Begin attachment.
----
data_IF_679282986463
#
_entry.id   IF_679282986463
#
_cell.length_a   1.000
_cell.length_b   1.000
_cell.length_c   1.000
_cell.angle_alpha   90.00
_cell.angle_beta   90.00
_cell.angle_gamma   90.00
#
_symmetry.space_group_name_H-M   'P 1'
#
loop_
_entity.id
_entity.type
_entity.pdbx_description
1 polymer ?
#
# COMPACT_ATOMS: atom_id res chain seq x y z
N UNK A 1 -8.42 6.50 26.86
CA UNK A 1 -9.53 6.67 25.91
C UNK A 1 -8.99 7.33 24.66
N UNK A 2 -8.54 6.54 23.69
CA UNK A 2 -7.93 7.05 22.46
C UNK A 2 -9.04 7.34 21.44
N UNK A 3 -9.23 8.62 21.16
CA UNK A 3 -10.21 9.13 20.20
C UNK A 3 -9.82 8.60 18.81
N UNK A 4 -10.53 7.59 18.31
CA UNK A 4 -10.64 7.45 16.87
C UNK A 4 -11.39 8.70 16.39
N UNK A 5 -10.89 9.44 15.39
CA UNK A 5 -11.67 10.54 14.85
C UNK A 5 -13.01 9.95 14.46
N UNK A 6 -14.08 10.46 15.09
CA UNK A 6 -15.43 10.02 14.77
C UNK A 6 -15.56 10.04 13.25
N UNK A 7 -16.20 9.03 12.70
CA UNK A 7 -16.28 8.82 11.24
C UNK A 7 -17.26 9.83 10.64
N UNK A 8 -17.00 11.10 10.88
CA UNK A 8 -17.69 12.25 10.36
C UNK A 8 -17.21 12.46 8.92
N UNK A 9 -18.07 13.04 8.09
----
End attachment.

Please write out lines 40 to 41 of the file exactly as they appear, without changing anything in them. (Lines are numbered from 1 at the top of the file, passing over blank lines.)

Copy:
CA UNK A 7 -16.28 8.82 11.24
C UNK A 7 -17.26 9.83 10.64